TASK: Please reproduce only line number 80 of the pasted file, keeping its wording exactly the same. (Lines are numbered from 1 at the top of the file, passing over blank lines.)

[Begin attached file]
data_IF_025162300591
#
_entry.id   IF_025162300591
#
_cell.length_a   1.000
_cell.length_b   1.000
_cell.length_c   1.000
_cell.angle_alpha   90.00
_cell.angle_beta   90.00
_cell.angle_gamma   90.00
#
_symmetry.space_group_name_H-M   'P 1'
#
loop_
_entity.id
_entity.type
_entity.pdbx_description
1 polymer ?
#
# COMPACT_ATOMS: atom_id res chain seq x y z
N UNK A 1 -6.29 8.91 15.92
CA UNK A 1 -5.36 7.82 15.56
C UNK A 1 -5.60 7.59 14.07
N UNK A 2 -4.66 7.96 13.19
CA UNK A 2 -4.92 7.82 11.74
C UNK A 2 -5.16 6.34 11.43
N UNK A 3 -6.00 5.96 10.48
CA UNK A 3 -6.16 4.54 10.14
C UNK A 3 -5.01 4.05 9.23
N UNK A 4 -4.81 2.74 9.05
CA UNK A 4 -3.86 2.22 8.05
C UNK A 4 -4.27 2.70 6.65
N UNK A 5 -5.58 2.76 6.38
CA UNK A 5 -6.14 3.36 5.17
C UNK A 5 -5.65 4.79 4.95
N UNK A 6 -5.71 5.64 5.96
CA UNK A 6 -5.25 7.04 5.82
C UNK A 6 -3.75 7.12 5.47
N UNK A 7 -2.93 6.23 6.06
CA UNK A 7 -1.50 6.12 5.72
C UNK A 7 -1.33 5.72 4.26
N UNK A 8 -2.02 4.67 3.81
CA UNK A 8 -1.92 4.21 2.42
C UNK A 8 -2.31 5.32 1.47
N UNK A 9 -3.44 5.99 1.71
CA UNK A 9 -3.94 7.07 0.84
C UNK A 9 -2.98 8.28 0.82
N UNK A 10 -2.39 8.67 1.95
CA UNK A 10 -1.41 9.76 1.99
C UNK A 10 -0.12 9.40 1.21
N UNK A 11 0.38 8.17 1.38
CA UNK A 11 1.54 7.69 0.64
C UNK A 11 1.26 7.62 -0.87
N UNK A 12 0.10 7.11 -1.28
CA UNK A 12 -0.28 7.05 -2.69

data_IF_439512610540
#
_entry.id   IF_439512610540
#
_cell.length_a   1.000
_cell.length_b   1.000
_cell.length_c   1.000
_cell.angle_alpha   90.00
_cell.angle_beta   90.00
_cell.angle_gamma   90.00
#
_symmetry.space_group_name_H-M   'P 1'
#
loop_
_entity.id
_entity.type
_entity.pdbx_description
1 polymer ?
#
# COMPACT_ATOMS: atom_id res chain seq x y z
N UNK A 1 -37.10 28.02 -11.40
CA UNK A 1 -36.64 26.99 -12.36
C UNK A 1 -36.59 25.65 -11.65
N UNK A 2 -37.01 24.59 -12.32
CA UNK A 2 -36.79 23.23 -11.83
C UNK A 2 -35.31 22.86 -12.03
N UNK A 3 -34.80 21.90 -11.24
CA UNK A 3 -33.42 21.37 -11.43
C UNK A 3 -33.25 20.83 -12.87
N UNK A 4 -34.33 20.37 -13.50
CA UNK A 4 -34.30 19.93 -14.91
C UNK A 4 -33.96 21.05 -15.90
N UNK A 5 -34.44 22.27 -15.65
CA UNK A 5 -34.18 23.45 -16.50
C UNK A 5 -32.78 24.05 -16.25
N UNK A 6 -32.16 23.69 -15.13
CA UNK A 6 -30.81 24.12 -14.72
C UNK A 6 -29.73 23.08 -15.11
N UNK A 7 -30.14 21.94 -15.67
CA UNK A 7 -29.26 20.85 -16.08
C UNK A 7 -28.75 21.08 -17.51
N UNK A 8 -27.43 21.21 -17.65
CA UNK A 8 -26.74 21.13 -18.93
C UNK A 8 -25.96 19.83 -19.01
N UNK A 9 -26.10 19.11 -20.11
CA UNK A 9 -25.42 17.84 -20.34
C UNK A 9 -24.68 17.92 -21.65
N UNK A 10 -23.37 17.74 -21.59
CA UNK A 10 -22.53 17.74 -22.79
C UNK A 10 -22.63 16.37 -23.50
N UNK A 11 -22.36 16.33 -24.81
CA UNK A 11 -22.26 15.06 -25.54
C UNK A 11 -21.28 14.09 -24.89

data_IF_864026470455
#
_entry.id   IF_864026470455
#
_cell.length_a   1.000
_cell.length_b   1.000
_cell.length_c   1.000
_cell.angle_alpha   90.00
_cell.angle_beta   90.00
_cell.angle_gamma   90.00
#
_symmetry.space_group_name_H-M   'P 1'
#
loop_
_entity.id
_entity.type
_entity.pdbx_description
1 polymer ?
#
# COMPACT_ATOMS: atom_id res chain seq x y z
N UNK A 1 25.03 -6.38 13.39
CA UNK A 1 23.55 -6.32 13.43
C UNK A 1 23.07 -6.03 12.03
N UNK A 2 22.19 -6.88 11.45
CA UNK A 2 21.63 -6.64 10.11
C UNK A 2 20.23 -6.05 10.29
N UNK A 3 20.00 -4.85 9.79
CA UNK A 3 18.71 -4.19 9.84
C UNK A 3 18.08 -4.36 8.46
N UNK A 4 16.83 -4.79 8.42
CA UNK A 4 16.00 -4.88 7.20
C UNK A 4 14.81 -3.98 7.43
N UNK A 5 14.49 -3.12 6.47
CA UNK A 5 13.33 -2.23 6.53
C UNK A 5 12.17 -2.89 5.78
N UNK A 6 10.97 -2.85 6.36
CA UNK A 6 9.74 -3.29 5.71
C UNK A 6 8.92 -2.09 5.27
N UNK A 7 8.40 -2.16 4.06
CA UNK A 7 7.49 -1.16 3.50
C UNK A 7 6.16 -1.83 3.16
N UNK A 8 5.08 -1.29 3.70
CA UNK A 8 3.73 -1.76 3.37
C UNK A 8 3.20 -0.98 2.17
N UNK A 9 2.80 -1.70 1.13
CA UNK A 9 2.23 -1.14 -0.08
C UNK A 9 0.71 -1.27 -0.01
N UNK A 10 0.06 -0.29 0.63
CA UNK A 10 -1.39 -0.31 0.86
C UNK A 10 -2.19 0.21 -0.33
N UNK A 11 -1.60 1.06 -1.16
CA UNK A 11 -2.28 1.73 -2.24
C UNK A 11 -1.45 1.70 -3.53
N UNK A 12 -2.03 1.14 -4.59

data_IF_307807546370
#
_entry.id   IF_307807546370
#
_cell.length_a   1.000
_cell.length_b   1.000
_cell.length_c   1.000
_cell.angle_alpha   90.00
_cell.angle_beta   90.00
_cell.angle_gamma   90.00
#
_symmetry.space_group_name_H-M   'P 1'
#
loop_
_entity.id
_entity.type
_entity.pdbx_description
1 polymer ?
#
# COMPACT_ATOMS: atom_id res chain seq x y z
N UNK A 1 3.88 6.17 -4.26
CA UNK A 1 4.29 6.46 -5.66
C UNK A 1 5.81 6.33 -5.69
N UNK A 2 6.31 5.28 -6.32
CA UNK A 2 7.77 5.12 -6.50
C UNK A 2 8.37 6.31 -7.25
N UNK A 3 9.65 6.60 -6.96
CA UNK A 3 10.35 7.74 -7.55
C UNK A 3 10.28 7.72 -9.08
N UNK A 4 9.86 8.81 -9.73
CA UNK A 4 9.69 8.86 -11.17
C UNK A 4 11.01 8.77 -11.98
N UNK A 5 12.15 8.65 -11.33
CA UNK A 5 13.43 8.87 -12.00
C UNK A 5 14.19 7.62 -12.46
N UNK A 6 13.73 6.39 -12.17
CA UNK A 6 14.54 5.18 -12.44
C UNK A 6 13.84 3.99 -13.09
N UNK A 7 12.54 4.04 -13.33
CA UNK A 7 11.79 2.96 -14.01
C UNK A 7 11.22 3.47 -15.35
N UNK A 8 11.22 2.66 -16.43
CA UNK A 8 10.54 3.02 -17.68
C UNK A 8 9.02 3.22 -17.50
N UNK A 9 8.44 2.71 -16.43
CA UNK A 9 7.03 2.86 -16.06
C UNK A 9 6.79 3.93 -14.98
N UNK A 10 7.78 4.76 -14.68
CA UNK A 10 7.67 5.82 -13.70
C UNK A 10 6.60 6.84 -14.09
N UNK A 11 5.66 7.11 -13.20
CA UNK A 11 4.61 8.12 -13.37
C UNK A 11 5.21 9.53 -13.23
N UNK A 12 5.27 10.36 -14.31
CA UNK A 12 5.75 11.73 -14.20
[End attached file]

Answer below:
CA UNK A 2 -36.79 23.23 -11.83